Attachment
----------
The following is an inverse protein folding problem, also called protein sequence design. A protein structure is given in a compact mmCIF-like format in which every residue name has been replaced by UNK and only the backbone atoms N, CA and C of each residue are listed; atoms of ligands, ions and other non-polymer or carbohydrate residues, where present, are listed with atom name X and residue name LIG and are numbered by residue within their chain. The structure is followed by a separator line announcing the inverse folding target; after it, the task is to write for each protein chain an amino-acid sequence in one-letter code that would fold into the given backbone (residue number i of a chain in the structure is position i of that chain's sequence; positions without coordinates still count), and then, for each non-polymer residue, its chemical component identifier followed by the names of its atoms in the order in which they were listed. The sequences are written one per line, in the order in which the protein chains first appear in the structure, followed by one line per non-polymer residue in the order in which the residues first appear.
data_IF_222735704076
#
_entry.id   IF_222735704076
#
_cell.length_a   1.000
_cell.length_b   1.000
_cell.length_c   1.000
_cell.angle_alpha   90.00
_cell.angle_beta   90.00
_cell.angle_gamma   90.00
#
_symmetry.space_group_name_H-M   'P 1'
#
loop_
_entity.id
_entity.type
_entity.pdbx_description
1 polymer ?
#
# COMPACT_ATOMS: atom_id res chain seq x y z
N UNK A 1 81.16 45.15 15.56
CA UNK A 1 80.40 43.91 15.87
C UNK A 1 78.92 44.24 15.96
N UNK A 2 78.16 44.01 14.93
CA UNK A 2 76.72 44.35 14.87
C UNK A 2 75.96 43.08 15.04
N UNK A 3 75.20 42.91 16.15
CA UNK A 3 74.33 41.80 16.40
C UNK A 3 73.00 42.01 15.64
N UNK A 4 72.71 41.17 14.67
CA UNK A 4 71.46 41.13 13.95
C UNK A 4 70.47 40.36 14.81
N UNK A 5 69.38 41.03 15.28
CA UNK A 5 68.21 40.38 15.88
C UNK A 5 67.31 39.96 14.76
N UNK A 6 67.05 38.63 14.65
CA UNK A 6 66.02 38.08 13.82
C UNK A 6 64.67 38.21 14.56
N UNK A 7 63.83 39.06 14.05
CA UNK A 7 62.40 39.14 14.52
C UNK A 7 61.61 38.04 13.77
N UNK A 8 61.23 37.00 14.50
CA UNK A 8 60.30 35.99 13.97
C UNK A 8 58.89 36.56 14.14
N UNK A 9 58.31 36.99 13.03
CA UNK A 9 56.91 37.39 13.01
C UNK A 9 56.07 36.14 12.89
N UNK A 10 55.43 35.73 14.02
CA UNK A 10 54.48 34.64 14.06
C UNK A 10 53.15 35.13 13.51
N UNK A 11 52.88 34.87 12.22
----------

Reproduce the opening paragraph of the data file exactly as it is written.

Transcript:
The following is an inverse protein folding problem, also called protein sequence design. A protein structure is given in a compact mmCIF-like format in which every residue name has been replaced by UNK and only the backbone atoms N, CA and C of each residue are listed; atoms of ligands, ions and other non-polymer or carbohydrate residues, where present, are listed with atom name X and residue name LIG and are numbered by residue within their chain. The structure is followed by a separator line announcing the inverse folding target; after it, the task is to write for each protein chain an amino-acid sequence in one-letter code that would fold into the given backbone (residue number i of a chain in the structure is position i of that chain's sequence; positions without coordinates still count), and then, for each non-polymer residue, its chemical component identifier followed by the names of its atoms in the order in which they were listed. The sequences are written one per line, in the order in which the protein chains first appear in the structure, followed by one line per non-polymer residue in the order in which the residues first appear.